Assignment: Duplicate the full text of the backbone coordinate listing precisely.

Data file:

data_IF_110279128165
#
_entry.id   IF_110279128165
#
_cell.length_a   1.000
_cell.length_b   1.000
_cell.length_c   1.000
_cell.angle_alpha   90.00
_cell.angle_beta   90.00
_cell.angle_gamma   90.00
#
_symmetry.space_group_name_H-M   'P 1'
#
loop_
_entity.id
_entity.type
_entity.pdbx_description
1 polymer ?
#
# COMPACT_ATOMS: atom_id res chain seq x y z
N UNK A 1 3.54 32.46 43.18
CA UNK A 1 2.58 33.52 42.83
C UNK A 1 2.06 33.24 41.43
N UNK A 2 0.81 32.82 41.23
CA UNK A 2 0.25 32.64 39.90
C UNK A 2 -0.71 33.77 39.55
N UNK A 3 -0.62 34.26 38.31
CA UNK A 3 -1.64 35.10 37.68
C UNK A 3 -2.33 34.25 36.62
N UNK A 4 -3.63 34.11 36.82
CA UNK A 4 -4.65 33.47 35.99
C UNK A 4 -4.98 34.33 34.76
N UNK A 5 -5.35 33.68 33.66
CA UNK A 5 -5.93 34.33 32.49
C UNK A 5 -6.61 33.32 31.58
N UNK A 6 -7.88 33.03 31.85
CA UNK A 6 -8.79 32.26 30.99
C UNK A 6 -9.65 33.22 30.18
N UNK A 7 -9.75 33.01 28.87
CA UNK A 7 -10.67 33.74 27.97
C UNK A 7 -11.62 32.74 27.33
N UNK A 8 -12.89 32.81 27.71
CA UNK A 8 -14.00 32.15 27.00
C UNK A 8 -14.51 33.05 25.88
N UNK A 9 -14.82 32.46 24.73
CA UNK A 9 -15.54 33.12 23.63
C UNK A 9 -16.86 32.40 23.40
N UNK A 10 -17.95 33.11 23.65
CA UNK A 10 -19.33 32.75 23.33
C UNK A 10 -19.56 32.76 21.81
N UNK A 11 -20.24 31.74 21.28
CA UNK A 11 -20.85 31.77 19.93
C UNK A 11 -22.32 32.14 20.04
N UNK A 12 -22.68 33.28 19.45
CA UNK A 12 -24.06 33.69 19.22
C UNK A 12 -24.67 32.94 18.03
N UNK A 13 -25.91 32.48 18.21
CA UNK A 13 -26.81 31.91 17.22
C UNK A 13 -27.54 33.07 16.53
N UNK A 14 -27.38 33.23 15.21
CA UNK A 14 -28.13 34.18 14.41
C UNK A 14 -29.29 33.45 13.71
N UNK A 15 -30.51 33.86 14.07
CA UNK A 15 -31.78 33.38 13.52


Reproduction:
data_IF_110279128165
#
_entry.id   IF_110279128165
#
_cell.length_a   1.000
_cell.length_b   1.000
_cell.length_c   1.000
_cell.angle_alpha   90.00
_cell.angle_beta   90.00
_cell.angle_gamma   90.00
#
_symmetry.space_group_name_H-M   'P 1'
#
loop_
_entity.id
_entity.type
_entity.pdbx_description
1 polymer ?
#
# COMPACT_ATOMS: atom_id res chain seq x y z
N UNK A 1 3.54 32.46 43.18
CA UNK A 1 2.58 33.52 42.83
C UNK A 1 2.06 33.24 41.43
N UNK A 2 0.81 32.82 41.23
CA UNK A 2 0.25 32.64 39.90
C UNK A 2 -0.71 33.77 39.55
N UNK A 3 -0.62 34.26 38.31
CA UNK A 3 -1.64 35.10 37.68
C UNK A 3 -2.33 34.25 36.62
N UNK A 4 -3.63 34.11 36.82
CA UNK A 4 -4.65 33.47 35.99
C UNK A 4 -4.98 34.33 34.76
N UNK A 5 -5.35 33.68 33.66
CA UNK A 5 -5.93 34.33 32.49
C UNK A 5 -6.61 33.32 31.58
N UNK A 6 -7.88 33.03 31.85
CA UNK A 6 -8.79 32.26 30.99
C UNK A 6 -9.65 33.22 30.18
N UNK A 7 -9.75 33.01 28.87
CA UNK A 7 -10.67 33.74 27.97
C UNK A 7 -11.62 32.74 27.33
N UNK A 8 -12.89 32.81 27.71
CA UNK A 8 -14.00 32.15 27.00
C UNK A 8 -14.51 33.05 25.88
N UNK A 9 -14.82 32.46 24.73
CA UNK A 9 -15.54 33.12 23.63
C UNK A 9 -16.86 32.40 23.40
N UNK A 10 -17.95 33.11 23.65
CA UNK A 10 -19.33 32.75 23.33
C UNK A 10 -19.56 32.76 21.81
N UNK A 11 -20.24 31.74 21.28
CA UNK A 11 -20.85 31.77 19.93
C UNK A 11 -22.32 32.14 20.04
N UNK A 12 -22.68 33.28 19.45
CA UNK A 12 -24.06 33.69 19.22
C UNK A 12 -24.67 32.94 18.03
N UNK A 13 -25.91 32.48 18.21
CA UNK A 13 -26.81 31.91 17.22
C UNK A 13 -27.54 33.07 16.53
N UNK A 14 -27.38 33.23 15.21
CA UNK A 14 -28.13 34.18 14.41
C UNK A 14 -29.29 33.45 13.71
N UNK A 15 -30.51 33.86 14.07
CA UNK A 15 -31.78 33.38 13.52